One week after releasing the Paycheck Protection Program (PPP) Loan Forgiveness application, the Small Business Administration (SBA) posted additional guidance on loan forgiveness rules. On May 22, SBA released its Interim Final Rule on Forgiveness. While most guidance supported the instructions within the Loan Forgiveness Application, additional information was provided to Borrowers.
- Treatment of Bonuses and Hazard Pay: SBA clarified that these payments are considered payroll costs and are eligible for forgiveness. The Interim Final Rule says, "The CARES Act defines the term “payroll costs” broadly to include compensation in the form of salary, wages, commissions, or similar compensation.” It goes on to state, that “The Administrator, in consultation with the Secretary, has also determined that, if an employee’s total compensation does not exceed $100,000 on an annualized basis, the employee’s hazard pay and bonuses are eligible for loan forgiveness because they constitute a supplement to salary or wages, and are thus a similar form of compensation."
- Prorated Non-Payroll Costs: The Interim Final Rule confirms that both non-payroll costs paid and also non-payroll costs incurred during the covered period and paid on or before the next regular billing date are eligible for forgiveness. For those costs incurred, only the portion of the bill incurred will be eligible for forgiveness. The Interim Final Rule provides the following example:
“Example: A borrower’s covered period begins on June 1 and ends on July 26. The borrower pays its May and June electricity bill during the covered period and pays its July electricity bill on August 10, which is the next regular billing date. The borrower may seek loan forgiveness for its May and June electricity bills, because they were paid during the covered period. In addition, the borrower may seek loan forgiveness for the portion of its July electricity bill through July 26 (the end of the covered period), because it was incurred during the covered period and paid on the next regular billing date. The Administrator, in consultation with the Secretary, has determined that this interpretation provides an appropriate degree of borrower flexibility while remaining consistent with the text of section 1106(b). The Administrator believes that this simplified approach to calculation of forgivable nonpayroll costs is also supported by considerations of administrative convenience for borrowers, and the Administrator notes that the 25 percent cap on nonpayroll costs will avoid excessive inclusion of nonpayroll costs.”
- No Double Penalty: The Interim Final Rule clarified that SBA's intention is to not double penalize a Borrower who has an employee(s) that could be included in both the FTE reduction calculation and the salary\wage reduction calculations. The rule states, "The [CARES] Act does not address the intersection between the FTE employee reduction provision in section 1106(d)(2) and the salary/wage reduction provision in section 1106(d)(3). To help ensure uniformity across all borrowers in applying the FTE reduction provision and the salary/wage reduction provision, the Administrator, in consultation with the Secretary, has determined that the salary/wage reduction applies only to the portion of the decline in employee salary and wages that is not attributable to the FTE reduction.”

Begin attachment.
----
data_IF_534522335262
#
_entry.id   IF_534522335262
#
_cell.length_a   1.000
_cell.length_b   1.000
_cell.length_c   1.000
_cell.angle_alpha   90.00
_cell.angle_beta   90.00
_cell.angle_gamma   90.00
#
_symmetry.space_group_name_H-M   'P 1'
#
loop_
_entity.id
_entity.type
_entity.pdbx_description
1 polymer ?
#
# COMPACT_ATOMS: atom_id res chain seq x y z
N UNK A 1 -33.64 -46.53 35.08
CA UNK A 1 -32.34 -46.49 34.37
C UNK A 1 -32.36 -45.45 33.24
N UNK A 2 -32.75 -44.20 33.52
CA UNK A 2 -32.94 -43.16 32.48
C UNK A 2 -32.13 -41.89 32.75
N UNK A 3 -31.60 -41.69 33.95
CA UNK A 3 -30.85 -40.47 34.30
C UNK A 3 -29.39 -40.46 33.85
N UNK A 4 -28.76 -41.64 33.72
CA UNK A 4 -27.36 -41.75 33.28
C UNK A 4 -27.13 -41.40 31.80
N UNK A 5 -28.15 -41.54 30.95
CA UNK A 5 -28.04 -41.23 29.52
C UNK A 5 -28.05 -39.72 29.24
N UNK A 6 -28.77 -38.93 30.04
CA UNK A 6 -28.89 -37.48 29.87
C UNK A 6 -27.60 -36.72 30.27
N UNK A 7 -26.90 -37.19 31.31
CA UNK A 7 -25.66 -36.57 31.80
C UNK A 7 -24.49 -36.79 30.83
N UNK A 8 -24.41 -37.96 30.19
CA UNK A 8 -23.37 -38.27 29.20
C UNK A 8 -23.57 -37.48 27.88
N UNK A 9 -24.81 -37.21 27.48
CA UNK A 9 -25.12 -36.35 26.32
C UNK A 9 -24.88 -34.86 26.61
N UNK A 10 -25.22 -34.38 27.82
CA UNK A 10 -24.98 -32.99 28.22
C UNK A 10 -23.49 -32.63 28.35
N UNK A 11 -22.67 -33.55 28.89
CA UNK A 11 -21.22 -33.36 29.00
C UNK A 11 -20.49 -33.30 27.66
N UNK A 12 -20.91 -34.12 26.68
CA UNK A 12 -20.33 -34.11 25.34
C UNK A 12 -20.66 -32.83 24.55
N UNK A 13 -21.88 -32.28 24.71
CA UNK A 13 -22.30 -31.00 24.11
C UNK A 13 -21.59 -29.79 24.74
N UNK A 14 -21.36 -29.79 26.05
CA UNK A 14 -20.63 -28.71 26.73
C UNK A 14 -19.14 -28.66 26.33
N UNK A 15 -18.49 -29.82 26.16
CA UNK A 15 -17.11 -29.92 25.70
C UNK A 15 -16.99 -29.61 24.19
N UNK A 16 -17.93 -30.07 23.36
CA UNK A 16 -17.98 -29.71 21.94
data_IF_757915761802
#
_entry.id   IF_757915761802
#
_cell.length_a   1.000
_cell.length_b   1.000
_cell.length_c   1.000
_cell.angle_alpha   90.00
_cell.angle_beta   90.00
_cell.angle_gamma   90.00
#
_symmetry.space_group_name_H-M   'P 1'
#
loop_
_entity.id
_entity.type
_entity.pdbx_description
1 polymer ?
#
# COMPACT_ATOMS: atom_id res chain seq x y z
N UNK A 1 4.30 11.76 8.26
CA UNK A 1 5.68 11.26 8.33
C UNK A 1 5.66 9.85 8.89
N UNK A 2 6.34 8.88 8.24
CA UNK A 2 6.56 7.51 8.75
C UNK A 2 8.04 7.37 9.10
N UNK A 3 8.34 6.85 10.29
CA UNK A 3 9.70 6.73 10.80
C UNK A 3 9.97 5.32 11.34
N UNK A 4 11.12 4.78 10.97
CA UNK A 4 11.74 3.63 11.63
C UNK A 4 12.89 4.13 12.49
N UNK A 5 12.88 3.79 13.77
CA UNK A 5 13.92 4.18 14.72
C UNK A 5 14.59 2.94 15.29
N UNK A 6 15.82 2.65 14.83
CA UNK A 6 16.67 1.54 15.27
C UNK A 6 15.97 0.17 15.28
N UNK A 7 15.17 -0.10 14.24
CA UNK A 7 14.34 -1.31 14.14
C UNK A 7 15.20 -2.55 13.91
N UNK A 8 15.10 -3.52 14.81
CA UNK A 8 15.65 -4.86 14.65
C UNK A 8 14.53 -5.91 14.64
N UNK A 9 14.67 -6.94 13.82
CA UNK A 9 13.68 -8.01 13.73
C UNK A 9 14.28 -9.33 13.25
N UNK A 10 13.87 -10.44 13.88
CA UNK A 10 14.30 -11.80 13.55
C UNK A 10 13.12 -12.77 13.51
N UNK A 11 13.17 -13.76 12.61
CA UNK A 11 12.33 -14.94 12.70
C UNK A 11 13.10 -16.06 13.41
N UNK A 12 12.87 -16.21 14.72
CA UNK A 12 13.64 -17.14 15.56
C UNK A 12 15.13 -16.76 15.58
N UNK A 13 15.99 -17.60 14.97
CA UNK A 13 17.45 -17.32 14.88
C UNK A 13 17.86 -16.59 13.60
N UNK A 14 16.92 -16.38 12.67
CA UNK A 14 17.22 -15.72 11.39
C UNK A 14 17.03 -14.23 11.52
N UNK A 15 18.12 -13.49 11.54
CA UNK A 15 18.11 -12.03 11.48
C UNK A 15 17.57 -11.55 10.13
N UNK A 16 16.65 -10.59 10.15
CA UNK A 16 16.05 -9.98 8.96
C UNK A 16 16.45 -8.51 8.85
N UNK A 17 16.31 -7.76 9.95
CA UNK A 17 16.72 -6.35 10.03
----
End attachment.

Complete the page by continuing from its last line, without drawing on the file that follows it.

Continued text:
- Reporting to Unemployment: Previously, question #40 in the Frequently Asked Questions (FAQ) document stated that borrowers would not be penalized in their loan forgiveness reduction calculation if those borrowers made a good faith, written offer of rehire (for the same salary/wage and the same number of hours) to a laid-off employee if that employee rejects that offer. The FAQ also noted that employees who rejected offers of pre-employment may forfeit their eligibility for continued unemployment compensation. The Interim Final Rule on Loan Forgiveness also states that the borrower must inform "the applicable state unemployment insurance office of such employee’s rejected offer of reemployment within 30 days of the employee’s rejection of the offer." SBA noted that it would provide additional guidance on this matter.
In addition to this guidance, a second Interim Final Rule covering SBA Loan Review Procedures and Related Borrower and Lender Responsibilities was also released on May 22. Highlights of this rule include the following:
- SBA may review any PPP loan (regardless of size), where reviews may include borrower eligibility, loan amounts and use of proceeds, and loan forgiveness amounts. Reviews may occur at any time in SBA’s discretion.
- If SBA determines that a borrower is ineligible for a PPP loan, the loan will not be forgiven. Further, “SBA may seek repayment of the outstanding PPP loan balance or pursue other available remedies.”
- For loan forgiveness, lenders will confirm receipt of the borrower certifications contained in the Loan Forgiveness Application Form, confirm receipt of applicable documentation, and confirm borrowers’ calculations. Borrowers are responsible for providing an accurate calculation of loan forgiveness, and borrowers will attest to the accuracy of the calculation on the Loan Forgiveness Application.
- Lenders must issue a decision on loan forgiveness within 60 days of receipt of a loan forgiveness application to the SBA.
For more information on PPP loan forgiveness or complying with program guidelines, please contact your HBK Advisor.